This would be an interesting problem. In theory, you could clean-room re-implement the existing firmware as stage 1, then replace the buggy IP stack you've now implemented with a good one. Provided the hardware was up to it, you'd be fine.
This brings up the issue raised by another poster of states. The amount of state you'd need to support must exceed that of the CPU and motherboard. Can you do this?
Yes, on two conditions: the card MUST have its own PCI Express controller, AND it must be capable of DMA operations. If it can access main memory in exactly the same way as the CPU, =plus its own=, then provided the regular kernel's VMM could take care of the ethernet adapter's memory needs as well as the OS', then the ethernet card can handle just as much state information as the OS could have at exactly the same speed.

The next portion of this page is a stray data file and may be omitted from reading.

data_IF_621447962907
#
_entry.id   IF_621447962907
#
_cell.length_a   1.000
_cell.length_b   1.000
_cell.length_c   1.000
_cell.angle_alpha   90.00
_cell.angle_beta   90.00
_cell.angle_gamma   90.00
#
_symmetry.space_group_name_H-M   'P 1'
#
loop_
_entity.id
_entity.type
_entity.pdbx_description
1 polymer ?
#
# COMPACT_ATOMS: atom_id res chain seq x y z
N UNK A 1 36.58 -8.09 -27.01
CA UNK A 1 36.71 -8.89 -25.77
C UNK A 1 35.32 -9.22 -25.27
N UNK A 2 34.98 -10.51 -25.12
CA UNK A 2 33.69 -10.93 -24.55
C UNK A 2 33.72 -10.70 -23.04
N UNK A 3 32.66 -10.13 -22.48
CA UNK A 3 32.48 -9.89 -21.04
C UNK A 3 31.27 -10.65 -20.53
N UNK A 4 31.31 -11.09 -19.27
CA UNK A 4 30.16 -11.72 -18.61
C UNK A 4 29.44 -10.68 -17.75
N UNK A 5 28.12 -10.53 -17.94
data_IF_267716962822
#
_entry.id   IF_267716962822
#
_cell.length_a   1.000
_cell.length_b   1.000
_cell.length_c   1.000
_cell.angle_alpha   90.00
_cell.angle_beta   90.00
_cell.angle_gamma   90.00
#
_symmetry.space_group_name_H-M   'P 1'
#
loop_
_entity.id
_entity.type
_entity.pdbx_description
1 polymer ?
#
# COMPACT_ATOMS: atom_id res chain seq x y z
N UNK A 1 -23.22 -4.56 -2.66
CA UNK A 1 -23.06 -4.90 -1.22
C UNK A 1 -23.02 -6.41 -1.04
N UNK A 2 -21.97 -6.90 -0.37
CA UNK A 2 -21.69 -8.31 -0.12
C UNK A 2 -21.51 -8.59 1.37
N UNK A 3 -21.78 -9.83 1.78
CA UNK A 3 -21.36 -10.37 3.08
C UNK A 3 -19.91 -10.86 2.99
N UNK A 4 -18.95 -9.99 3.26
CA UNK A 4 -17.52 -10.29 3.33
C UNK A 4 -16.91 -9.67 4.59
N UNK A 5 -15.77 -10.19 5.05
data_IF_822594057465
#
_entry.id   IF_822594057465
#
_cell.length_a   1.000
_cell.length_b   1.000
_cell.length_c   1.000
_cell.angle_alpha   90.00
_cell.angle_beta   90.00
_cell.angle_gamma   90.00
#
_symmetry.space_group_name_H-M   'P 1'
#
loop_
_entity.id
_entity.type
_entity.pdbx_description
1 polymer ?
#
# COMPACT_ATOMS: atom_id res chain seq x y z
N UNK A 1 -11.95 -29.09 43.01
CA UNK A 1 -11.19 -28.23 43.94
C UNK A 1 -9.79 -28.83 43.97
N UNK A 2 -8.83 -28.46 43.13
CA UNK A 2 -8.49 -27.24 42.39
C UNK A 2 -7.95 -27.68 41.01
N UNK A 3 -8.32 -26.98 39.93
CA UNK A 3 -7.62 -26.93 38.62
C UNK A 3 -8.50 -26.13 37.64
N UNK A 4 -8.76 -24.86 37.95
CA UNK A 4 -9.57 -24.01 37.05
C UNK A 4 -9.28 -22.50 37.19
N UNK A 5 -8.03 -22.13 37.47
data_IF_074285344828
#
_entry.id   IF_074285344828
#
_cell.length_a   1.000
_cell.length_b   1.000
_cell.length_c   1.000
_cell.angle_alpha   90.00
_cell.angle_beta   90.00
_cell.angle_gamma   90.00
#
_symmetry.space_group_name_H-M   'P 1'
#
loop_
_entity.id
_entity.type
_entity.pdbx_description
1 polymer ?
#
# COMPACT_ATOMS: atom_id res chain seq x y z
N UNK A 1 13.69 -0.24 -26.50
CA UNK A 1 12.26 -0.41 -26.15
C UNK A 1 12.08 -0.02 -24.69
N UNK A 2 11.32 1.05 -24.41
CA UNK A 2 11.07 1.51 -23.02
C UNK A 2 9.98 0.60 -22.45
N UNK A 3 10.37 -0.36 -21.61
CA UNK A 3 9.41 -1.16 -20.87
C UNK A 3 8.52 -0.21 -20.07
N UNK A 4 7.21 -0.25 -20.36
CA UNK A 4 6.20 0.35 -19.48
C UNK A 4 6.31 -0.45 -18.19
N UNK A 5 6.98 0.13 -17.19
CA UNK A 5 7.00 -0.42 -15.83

Instead of trying to reverse-engineer a card, initially, I would suggest a proof-of-concept by building an ethernet card with either the Linux or NetBSD TCP/IP stack AND full DMA access to memory.
(Really, the full DMA access should really be there or you'd never be able to pass the packets from the card to the buffer of the client software through kernel bypass. However, that's an aside.)
If such a card was developed, even as a crude garage prototype, you could learn a lot about what such devices actually need in order to work well and thereby anticipate what the kernel will need at some future point when hardware does shift in nature.